I remember the day my friend said it.
We had just walked out of our office to get coffee, taking in our daily ritual of unloading about our daily frustrations— incompetent colleagues, contradictory requests from bosses, a general malaise with the drudgery of office work.
On this day, my complaint was simple. I needed to schedule a meeting convening several high-level government officials and academics, but they weren’t responding to my repeated messages asking for their availability.
My friend stopped, looked me in the eye, and without even a flinch said it.
“Well, that’s not surprising. They’re not responding because you’re a nobody.”
It hurt to hear it, not because I hadn’t heard it before, but because I thought that being a “nobody” was in my past. A term that might apply before I had earned two graduate degrees from prestigious programs, before spending two years as a postdoctoral fellow at the National Institutes of Health, before racking up several peer-reviewed manuscripts, news mentions, and accolades. Before landing a prestigious policy fellowship at the office of my choice in Washington D.C. because my expertise was “needed.”
Although I had never made this connection before, it became clear what I had thought—that I had finally become a somebody.
But my friend put that assumption to bed with her simple pronouncement. She didn’t separate herself from me. She was—as I was—still a nobody.
There is a name for this line of thinking: the somebody-nobody syndrome. And it’s so ingrained in our culture that many of us don’t even know it’s there.
It’s that imaginary threshold separating the ordinary from those more worthy. And that threshold isn’t measured by acts of kindness, compassion or good will. Rather it’s measured in job titles, awards, square footage of office space, paycheck, and the number of people who stand below you on that steep cliff of the corporate hierarchy.
And if we can’t push past that threshold?
It means we don’t have the skill, intelligence, or creativity needed to succeed. We don’t have what it takes to pull ourselves out of that cesspool of mediocrity.
And in that moment, when my friend uttered the word “nobody,” my heart sank. Because it meant that I was still nameless and unimportant, still not quite worthy enough yet.
But I didn’t dwell on it for long. I just continued plodding away, trying to climb higher on that creaky stepladder of success.
I didn’t quite notice how much I had ingested this toxic divide of the somebody-nobody syndrome until later. A stranger had acted gruffly toward me at a work function, pushing past me to move towards a speaker. But then he paused, retraced his steps, looked at me again, and asked,
“Wait, are you somebody?”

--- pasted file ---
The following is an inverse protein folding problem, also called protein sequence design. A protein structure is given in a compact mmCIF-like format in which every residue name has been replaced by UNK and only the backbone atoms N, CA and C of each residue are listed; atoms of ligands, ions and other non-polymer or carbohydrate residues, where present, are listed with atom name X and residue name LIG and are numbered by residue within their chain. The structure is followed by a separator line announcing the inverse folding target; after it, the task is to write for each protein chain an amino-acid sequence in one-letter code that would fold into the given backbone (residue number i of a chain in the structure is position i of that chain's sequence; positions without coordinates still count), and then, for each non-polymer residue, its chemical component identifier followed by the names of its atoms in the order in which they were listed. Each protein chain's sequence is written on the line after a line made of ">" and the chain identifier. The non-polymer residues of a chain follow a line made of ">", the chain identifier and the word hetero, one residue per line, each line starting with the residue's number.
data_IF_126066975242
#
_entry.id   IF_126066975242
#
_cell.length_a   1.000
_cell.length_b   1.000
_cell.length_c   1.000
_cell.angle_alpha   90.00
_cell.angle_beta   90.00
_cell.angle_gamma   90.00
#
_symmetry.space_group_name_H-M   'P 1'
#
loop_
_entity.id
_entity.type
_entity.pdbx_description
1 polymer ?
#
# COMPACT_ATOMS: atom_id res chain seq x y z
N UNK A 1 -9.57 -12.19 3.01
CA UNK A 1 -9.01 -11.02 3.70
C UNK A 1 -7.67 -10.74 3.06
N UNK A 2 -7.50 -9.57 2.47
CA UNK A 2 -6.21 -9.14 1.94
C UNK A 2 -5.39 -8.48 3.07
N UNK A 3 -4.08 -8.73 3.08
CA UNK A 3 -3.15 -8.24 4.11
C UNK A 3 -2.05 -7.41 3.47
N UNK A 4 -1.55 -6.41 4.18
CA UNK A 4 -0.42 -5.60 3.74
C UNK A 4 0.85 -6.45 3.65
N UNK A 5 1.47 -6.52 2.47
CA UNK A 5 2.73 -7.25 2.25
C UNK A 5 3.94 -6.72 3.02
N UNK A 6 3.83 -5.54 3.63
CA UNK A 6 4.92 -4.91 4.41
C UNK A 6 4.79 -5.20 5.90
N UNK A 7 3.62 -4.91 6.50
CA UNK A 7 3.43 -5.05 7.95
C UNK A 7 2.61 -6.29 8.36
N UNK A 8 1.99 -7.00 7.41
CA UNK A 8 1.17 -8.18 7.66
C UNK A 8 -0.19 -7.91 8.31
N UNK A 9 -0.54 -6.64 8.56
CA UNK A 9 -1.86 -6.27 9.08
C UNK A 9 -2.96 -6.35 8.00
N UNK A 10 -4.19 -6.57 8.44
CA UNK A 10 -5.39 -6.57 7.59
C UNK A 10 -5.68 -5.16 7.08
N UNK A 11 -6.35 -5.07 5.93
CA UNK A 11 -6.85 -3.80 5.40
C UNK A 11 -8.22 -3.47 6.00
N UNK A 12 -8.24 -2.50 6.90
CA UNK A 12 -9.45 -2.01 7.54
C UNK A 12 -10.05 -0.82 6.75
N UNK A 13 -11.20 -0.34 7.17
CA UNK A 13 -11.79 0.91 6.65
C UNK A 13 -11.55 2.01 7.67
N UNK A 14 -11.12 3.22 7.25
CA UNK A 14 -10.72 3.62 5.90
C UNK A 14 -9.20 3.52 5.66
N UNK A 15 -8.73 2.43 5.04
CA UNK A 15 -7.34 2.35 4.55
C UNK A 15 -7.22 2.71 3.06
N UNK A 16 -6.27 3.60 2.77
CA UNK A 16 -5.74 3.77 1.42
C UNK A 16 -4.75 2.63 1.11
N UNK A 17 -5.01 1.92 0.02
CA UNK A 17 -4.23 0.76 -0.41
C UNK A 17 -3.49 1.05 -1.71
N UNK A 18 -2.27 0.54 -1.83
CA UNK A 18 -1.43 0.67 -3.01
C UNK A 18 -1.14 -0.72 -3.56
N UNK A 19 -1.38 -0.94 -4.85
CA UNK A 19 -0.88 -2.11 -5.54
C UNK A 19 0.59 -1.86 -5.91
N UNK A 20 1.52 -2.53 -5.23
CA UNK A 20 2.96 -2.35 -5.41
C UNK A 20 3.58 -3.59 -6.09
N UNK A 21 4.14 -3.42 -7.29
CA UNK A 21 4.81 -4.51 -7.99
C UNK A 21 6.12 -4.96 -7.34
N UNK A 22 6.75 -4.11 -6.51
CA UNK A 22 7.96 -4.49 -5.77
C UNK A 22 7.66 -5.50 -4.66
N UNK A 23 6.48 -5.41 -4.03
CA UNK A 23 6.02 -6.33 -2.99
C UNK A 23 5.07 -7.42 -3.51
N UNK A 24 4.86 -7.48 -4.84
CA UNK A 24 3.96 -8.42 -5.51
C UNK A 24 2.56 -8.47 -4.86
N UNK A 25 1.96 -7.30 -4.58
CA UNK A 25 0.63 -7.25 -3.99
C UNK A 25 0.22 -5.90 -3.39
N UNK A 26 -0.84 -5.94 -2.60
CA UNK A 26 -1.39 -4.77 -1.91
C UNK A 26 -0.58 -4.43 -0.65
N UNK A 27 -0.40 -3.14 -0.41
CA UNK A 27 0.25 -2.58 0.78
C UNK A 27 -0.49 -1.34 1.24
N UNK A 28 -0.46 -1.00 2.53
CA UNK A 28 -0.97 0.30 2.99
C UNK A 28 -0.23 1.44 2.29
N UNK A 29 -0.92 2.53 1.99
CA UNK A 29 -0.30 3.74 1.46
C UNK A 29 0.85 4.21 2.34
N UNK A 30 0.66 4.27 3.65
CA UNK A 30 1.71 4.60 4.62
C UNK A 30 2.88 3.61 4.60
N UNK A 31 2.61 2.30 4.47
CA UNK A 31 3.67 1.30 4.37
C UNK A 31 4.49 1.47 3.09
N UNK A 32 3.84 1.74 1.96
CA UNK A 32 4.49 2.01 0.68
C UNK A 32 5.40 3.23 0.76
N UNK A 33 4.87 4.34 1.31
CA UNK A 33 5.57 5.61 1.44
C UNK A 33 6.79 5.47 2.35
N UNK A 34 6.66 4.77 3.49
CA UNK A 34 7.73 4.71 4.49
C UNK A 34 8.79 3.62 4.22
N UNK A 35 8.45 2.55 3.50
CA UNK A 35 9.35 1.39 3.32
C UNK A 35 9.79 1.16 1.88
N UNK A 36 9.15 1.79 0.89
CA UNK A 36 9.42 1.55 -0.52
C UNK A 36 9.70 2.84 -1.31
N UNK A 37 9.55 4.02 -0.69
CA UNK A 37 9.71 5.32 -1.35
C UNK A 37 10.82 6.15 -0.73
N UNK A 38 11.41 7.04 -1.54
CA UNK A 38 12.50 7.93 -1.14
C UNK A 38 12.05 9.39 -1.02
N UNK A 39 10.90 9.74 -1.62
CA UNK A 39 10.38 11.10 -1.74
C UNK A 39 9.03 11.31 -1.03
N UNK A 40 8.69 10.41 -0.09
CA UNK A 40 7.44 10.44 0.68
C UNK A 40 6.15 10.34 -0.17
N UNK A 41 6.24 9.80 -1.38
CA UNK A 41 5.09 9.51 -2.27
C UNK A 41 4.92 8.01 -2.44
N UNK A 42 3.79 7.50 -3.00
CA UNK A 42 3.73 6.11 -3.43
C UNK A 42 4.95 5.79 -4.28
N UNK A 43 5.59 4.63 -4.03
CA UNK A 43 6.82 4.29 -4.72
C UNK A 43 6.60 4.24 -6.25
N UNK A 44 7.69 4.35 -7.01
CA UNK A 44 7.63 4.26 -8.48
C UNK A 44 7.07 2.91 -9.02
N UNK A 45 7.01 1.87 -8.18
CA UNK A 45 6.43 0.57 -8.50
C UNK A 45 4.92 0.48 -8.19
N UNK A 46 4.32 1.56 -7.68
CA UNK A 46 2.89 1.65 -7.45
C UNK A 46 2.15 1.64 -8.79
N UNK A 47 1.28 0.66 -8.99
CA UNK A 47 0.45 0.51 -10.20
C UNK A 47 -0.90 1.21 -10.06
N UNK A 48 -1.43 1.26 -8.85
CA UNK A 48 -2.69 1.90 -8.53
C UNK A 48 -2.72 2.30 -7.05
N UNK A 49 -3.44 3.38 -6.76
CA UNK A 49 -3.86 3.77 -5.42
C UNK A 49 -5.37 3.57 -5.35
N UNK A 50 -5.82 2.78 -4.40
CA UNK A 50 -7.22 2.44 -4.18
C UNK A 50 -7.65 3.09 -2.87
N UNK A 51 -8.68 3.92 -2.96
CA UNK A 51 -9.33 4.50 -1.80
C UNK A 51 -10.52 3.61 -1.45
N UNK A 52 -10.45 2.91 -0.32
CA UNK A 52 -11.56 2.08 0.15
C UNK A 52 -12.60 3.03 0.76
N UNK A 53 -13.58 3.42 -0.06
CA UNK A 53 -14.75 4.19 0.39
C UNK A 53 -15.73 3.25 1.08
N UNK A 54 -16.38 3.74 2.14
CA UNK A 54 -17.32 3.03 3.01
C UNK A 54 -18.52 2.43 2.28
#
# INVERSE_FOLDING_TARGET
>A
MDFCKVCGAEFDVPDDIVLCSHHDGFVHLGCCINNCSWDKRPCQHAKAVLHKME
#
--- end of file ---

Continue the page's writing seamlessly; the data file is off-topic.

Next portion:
Before I even had time to digest this unbelievable question, an answer escaped from my lips.
“Oh no, I’m nobody.”
As I waved my hands instinctively at my insignificance, he sighed with relief and moved on. But I didn’t. Because it was then that I realized the profound implications of that exchange.
Like so many others, I had continued to define my worth in connection to degrees and awards, my standing in the workplace, the length of achievements I could list on a 8.5 x 11-inch piece of paper.
I defined my worth not by my effort, intentions, character or soul, but where I stood in some artificially construed pecking order.
And I cringe to think how it influenced the trajectory of my life, stole away years and caused far too much grief.
I know I’m not alone. Too many of us pass our years wasting time trying to prove that we are somebody worth listening to, somebody worth seeing.
That we are, indeed, somebody.
But one day I made a declaration to break that mindset. And here is how.
1. Redefine what it means to be “somebody.”
We are in control of how we define worth. Regardless of how others evaluate us, we can choose to recognize character, work ethic, loyalty, kindness and compassion over titles, paycheck, and possessions. We can choose to recognize the beauty and value of effort, learning, and persistence, even if the desired outcomes in life are never achieved.
2. Carry praise forward.
Social beliefs persist because we continue to buy into them. It’s easy to be enamored by someone’s resume and achievements, to make assumptions about their character from titles, possessions or appearance. We often do it without thinking. But we can break these automatic responses by recognizing and paying respect to qualities in others that matter most, such as strength, compassion, effort and love, the pursuit of noble causes, for freely giving without expecting anything in return. And it’s not enough to see it in others. We need to give this perspective a voice.
3. Realize that how others define us is a reflection of them, not us.
There will always be those who persist in ranking individuals by achievements, who feel most comfortable turning complex human beings into simple and predictable labels—worthy/unworthy, important/unimportant. Take stock in knowing that this is more a reflection of them than anything else, and ultimately it is them who will suffer from this viewpoint.
After all, each one of us is “somebody.”
We all have gifts to offer this world, and we can choose what we celebrate in ourselves and others. And, at least for me, this has unearthed a path that I couldn’t see was there otherwise and allowed me to embrace a life of greater meaning.
Author: Amanda Richardson
Image: Daniela Brown / Flickr
Editor: Sara Kärpänen